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What are HMG-CoA Reductase Inhibitors?

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  • Written By: D. Jeffress
  • Edited By: Jenn Walker
  • Last Modified Date: 26 October 2016
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High cholesterol is one of the leading causes of heart attack, stroke, and other major arterial diseases among middle-aged people and older adults. In addition to maintaining a healthy diet and exercise routine, taking prescription drugs can help lower cholesterol levels and prevent clogged arteries. HMG-CoA reductase inhibitors, also called statins, have been found to be very effective at stopping the synthesis of new cholesterol in the body and enhancing the liver's ability to remove existing deposits from the bloodstream.

Body cells go through a multiple-step process when synthesizing natural cholesterol. The first step is initiated by an enzyme called 3-hydroxy-3-methylglutaryl coenzyme A (HMG-CoA) reductase. The enzyme triggers chemical and physical responses that eventually lead to lipid production. HMG-CoA reductase inhibitors work by blocking the activity of the enzyme, thereby stopping cholesterol production before it even starts.

HMG-CoA reductase inhibitors also have an impact on existing cholesterol. When the liver senses that natural production is decreased, it begins drawing dietary cholesterol out of the bloodstream to make up for the perceived deficiency. By dieting and exercising in addition to taking medications, both natural lipids and dietary cholesterol can be reduced significantly.

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It is possible to experience unwanted side effects when taking HMG-CoA reductase inhibitors. The most common problems include diarrhea, abdominal pain, stomach cramps, dizzy spells, and headaches, though problems are usually mild and go away in a matter of hours. Some people also experience slight fevers, muscle cramps, and feelings of weakness or fatigue after taking a dose. Insomnia, erectile dysfunction, and allergic reactions are possible but rare.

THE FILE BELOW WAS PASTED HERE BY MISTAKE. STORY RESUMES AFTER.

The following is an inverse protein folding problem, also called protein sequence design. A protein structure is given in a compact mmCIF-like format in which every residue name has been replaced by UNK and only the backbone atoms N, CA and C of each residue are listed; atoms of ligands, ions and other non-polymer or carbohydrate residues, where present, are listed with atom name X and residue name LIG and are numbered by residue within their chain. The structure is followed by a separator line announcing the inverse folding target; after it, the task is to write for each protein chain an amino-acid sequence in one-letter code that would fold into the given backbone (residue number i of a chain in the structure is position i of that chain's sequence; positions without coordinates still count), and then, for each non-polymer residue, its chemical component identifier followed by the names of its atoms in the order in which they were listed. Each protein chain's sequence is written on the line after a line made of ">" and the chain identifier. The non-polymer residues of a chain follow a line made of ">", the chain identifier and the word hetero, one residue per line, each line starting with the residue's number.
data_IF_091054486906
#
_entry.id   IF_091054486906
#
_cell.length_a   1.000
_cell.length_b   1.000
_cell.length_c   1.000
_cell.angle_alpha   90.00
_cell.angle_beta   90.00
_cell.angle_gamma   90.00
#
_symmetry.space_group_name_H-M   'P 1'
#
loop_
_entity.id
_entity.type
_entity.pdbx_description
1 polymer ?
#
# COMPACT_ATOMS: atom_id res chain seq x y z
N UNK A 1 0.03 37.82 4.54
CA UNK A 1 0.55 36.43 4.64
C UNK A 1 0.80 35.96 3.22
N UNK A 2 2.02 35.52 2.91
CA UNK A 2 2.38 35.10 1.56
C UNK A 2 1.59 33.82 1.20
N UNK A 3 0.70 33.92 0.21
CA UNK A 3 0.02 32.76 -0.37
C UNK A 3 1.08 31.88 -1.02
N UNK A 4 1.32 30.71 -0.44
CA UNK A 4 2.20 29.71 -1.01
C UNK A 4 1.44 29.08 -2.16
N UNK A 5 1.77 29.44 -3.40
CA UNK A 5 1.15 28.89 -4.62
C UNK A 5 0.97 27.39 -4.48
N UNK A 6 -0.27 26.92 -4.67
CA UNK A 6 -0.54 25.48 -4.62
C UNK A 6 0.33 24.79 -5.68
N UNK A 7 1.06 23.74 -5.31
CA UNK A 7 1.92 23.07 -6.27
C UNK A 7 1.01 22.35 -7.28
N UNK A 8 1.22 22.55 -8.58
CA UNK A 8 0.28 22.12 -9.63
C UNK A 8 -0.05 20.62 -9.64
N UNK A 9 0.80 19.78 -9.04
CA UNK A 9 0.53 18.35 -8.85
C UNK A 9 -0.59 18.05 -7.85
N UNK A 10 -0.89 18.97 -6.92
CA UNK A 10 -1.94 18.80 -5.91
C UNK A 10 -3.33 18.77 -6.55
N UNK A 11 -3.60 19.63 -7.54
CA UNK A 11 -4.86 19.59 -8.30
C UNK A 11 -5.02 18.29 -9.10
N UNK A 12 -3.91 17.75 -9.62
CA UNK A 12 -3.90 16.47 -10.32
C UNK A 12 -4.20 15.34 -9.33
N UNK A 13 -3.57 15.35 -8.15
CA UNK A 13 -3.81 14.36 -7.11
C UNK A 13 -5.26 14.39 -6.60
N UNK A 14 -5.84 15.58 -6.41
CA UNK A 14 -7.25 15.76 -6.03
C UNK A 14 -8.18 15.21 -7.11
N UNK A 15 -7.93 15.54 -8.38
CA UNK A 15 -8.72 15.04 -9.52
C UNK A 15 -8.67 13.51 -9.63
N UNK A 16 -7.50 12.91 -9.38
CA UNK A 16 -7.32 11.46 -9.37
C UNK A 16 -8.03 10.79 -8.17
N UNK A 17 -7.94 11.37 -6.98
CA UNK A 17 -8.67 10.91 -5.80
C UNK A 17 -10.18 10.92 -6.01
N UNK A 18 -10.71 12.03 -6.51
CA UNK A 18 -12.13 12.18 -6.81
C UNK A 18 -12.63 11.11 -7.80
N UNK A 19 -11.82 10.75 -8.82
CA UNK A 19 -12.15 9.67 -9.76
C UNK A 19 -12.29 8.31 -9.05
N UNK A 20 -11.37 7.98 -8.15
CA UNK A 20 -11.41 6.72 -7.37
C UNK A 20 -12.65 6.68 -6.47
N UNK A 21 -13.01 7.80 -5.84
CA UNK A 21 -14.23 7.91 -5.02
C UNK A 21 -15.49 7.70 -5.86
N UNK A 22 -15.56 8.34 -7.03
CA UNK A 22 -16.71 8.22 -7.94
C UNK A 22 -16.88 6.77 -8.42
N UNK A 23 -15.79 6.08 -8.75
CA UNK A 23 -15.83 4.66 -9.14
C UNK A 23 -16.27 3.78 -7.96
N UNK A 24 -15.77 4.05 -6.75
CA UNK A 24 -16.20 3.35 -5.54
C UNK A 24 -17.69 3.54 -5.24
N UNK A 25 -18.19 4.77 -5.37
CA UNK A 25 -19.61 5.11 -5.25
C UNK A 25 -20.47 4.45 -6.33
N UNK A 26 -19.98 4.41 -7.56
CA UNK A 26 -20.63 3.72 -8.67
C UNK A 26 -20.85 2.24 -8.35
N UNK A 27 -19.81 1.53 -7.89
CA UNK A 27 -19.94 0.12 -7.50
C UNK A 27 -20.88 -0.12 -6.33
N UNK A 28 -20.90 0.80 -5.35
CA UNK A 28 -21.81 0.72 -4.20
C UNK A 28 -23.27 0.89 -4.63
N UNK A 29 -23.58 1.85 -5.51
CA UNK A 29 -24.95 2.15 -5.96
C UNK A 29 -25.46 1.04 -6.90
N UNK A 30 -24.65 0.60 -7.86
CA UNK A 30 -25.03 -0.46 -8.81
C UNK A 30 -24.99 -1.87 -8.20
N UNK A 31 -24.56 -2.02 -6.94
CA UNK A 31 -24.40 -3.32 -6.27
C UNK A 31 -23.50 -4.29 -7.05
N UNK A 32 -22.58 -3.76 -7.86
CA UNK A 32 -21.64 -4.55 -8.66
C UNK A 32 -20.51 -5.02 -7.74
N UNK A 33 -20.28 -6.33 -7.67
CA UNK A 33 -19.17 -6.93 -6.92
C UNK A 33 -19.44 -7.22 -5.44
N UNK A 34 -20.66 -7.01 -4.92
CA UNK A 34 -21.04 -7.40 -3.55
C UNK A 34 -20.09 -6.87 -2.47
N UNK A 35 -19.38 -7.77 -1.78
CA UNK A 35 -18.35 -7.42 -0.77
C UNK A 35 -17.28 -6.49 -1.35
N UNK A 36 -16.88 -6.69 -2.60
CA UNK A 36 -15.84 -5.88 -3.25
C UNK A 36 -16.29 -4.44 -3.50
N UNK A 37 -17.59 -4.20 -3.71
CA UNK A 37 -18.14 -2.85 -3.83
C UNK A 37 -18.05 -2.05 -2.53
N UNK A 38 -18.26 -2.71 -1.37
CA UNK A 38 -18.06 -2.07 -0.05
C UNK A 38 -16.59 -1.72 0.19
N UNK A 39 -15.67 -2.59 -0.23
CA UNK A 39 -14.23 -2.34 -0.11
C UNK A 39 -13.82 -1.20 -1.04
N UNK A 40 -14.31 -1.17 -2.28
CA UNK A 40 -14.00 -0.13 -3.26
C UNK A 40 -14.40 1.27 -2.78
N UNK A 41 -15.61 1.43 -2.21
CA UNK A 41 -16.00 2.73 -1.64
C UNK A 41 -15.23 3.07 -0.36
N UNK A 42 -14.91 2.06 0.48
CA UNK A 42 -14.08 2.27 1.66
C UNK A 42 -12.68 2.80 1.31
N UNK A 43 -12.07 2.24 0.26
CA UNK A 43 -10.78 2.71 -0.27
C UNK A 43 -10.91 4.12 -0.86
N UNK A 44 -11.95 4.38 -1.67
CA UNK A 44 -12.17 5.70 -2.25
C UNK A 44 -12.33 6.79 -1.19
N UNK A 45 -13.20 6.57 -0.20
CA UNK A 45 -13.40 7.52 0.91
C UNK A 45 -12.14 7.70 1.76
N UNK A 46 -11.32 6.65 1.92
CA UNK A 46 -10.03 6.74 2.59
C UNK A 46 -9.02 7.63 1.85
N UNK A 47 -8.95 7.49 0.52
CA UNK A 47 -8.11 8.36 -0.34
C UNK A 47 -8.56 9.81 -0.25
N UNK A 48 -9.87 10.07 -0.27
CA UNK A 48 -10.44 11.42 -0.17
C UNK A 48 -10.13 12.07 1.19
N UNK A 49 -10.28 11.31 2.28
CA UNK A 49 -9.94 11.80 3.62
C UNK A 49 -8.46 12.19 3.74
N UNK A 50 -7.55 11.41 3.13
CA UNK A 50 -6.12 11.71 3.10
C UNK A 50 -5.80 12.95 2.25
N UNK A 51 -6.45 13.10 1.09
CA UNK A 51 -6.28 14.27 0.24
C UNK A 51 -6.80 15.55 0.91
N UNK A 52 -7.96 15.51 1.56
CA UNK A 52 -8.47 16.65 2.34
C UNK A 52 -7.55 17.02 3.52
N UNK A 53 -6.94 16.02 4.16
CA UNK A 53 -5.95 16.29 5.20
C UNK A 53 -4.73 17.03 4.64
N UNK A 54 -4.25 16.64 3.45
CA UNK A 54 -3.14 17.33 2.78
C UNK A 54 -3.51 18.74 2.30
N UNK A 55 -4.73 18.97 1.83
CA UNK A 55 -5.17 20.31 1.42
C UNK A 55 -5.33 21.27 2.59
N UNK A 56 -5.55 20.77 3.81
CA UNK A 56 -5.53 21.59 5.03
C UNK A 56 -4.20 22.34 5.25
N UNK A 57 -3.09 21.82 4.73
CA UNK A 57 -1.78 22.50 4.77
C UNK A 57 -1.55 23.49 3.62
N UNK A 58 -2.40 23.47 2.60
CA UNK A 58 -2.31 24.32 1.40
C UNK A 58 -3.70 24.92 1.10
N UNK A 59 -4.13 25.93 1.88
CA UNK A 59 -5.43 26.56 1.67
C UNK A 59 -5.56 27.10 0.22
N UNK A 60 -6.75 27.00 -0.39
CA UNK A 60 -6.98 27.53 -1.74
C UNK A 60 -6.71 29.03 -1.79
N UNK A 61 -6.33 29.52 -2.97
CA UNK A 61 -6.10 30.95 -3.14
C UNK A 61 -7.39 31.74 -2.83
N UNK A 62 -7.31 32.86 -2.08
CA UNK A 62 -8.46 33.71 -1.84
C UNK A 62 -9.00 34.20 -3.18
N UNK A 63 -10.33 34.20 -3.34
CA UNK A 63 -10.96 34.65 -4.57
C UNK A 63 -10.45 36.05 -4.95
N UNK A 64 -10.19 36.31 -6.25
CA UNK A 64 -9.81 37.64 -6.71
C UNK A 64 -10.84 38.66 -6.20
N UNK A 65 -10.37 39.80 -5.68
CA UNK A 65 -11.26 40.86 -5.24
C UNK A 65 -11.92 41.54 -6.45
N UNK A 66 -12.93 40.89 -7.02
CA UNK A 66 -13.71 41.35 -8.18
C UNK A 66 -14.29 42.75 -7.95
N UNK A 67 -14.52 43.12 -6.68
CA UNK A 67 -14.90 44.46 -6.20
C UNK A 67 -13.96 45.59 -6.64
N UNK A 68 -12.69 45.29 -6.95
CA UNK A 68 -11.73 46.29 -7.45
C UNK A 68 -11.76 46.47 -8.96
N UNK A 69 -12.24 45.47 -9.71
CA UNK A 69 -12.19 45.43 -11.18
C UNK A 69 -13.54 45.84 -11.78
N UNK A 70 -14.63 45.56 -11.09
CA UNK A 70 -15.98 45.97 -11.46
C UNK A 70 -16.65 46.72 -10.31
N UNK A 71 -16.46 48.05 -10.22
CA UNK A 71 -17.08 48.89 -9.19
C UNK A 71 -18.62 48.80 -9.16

A doctor can determine if HMG-CoA reductase inhibitors are a good treatment option after performing a thorough physical screening. Most physicians suggest that people who are at risk of high cholesterol complications try to make lifestyle changes before they prescribe medications. Avoiding smoking, fatty foods, and alcohol while exercising regularly are enough to reduce cholesterol in many people. If problems persist, a low initial dose of medication may be given to see if it has an effect.

Frequent checkups are important when starting a course of HMG-CoA reductase inhibitors so a doctor can determine the best dosage amount and continue to monitor results. Most patients are instructed to take one tablet or capsule daily, usually at bedtime. If cholesterol levels fail to reach normal levels after several months, other drugs or surgery may be considered to prevent potentially life-threatening complications.

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